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Donald Trump Jr. refuses to discuss father-son talk with investigators

Byron Tau
FILE PHOTO: Then U.S. Republican presidential candidate Donald Trump (R) welcomes his son Donald Trump Jr. to the stage at one of the New England Council's "Politics and Eggs' breakfasts in Manchester, New Hampshire November 11, 2015. REUTERS/Brian Snyder/Files

WASHINGTON—President Donald Trump’s eldest son on Wednesday refused to discuss with congressional investigators a father-son conversation earlier this year about how to handle fallout from revelations that he met with a Russian attorney during the 2016 campaign, according to people familiar with the matter.

During the more than seven-hour session with the House Intelligence Committee, Donald Trump Jr. invoked attorney-client privilege when asked for details about a telephone conversation he had with his father after news broke about his meeting with Russian attorney Natalia Veselnitskaya, the people familiar with the matter said. The younger Mr. Trump has publicly said he met with the attorney to obtain negative information on Democratic nominee Hillary Clinton.

Attorneys for both the president and his son were on the call, which took place sometime after a July 8, 2017 New York Times story about the meeting, according to the people familiar with the matter.

An attorney for the younger Mr. Trump didn’t immediately respond to a request for comment. A White House lawyer declined to comment.

The House committee, as well as Senate investigators and Special Counsel Robert Mueller, are separately investigating Russia’s activities during the campaign and whether the Trump campaign colluded with Moscow. Russia has denied interfering in the campaign, and the president has said his team did nothing wrong.

The younger Mr. Trump had initially said in public that the June 2016 meeting with Ms. Veselnitskaya was about Russian adoptions. Days later he acknowledged to reporters that he had agreed to the session in part because he was promised damaging information about Mrs. Clinton.

The meeting was brokered by a British publicist named Rob Goldstone, who was working at the time for Azerbaijani-Russian billionaire Aras Agalarov. The meeting was also attended by Jared Kushner, the president’s son-in-law, and Paul Manafort, who was then serving as campaign chairman.

In emails exchanged by the meetings’ participants, the younger Mr. Trump was told that the incriminating information would be provided as “part of Russia and its government’s support” for Mr. Trump’s presidential campaign. The emails were publicly released by the younger Mr. Trump in July.

Mr. Goldstone’s initial email to him said a Russian government representative met with Mr. Agalarov and wanted to provide the Trump campaign with “official documents and information that would incriminate Hillary and her dealings with Russia and would be very useful to your father.” He added: “This is obviously very high level and sensitive information but is part of Russia and its government’s support for Mr. Trump.”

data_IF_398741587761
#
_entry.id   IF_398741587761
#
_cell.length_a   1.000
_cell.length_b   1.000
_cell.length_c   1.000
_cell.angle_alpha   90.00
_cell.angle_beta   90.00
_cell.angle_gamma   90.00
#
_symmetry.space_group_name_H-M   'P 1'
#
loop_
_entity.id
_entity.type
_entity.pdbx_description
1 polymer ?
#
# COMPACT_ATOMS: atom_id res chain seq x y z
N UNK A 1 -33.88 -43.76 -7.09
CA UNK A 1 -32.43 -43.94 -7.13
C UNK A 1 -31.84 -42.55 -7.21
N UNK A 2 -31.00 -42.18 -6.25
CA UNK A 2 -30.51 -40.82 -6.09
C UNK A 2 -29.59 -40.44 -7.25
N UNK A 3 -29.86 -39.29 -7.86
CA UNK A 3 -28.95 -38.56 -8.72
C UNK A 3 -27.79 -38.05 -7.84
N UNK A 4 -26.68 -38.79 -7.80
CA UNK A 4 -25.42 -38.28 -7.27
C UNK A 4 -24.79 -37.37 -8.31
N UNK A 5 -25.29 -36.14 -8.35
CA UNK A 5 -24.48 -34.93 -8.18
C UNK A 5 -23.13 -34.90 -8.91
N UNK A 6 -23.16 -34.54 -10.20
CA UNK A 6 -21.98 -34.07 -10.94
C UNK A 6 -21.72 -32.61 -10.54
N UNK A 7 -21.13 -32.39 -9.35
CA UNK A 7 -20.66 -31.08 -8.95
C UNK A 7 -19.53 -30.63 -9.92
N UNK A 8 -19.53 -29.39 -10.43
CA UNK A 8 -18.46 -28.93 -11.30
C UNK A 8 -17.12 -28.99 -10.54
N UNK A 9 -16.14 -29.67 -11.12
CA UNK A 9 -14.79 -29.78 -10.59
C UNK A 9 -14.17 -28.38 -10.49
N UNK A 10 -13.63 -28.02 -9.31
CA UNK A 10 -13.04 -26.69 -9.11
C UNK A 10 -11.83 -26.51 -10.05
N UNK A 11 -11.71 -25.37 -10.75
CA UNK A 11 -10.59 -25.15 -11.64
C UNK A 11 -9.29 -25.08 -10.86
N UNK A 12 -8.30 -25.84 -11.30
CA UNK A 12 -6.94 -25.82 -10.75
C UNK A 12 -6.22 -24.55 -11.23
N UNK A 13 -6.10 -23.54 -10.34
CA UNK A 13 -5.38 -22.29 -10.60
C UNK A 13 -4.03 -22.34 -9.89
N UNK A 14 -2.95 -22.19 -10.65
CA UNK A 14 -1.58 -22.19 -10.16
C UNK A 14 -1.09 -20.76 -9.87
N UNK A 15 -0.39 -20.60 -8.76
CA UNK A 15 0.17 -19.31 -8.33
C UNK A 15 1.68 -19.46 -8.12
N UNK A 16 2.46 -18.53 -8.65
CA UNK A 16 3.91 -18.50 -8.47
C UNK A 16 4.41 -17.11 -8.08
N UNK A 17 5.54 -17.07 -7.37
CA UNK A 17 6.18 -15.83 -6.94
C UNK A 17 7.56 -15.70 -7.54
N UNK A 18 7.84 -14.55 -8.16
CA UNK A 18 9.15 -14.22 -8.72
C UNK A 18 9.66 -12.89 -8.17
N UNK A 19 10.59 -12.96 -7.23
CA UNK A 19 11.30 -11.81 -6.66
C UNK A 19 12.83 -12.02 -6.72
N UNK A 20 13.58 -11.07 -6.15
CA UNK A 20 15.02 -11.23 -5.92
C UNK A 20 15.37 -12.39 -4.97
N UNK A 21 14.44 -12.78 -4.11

That government representative Mr. Goldstone was referring to was the attorney, Ms. Veselnitskaya, although she has denied any connection to the Russian government, describing herself as an attorney in private practice.

The meeting, according to its participants, ultimately involved a discussion of Russian objections to U.S. sanctions, specifically a 2012 U.S. law that punishes Russian officials accused of human-rights violations. Moscow banned Americans from adopting Russian children in response to the U.S. law’s passage. Ms. Veselnitskaya has long advocated against the law.

Attendees of the meeting, including the younger Mr. Trump, have said the Russians didn’t provide material that could be used to attack Mrs. Clinton.

Democrats on Wednesday argued that the younger Mr. Trump’s invocation of attorney-client privilege wasn’t a proper assertion of the prerogative.

“In my view, there is no attorney-client privilege that protects a discussion between father and son. This particular discussion revolves around a pivotal meeting,” said Rep. Adam Schiff, the top Democrat on the committee. “We will be following up with his counsel. They asked for more time to deliberate on the claim of privilege.”

One legal expert appeared to side with Mr. Trump. David Schultz, who teaches law at the University of Minnesota, said that the conversation appeared to be privileged based on the basic facts about it.

“I would tell be telling my students right now in my professional responsibility class that Congress can’t break privilege in this situation,” said Mr. Schultz, adding that the younger Mr. Trump could waive privilege if he desired, but that it was unlikely that Congress could force him to testify about the call.

Attorney-client privilege is a longtime legal concept that protects the confidentiality of conversations between lawyer and client and has long been recognized by U.S. law. Democrats argued that the invocation of privilege between the Trumps wasn’t a proper assertion of the prerogative, however.

There are some exceptions to privilege, Mr. Schultz said, including if either Trump was conspiring to commit a crime. In that case, a judge could decide whether to force a witness to break privilege and testify, depending on the jurisdiction and the situation.

Separately, the rules for privilege in a court of law and for Congress are different. A 1995 analysis prepared by the Congressional Research Service says that assertions of attorney-client privilege “rests in the sound discretion of a congressional committee regardless of whether a court would uphold the claim.”


Write to Byron Tau at byron.tau@wsj.com



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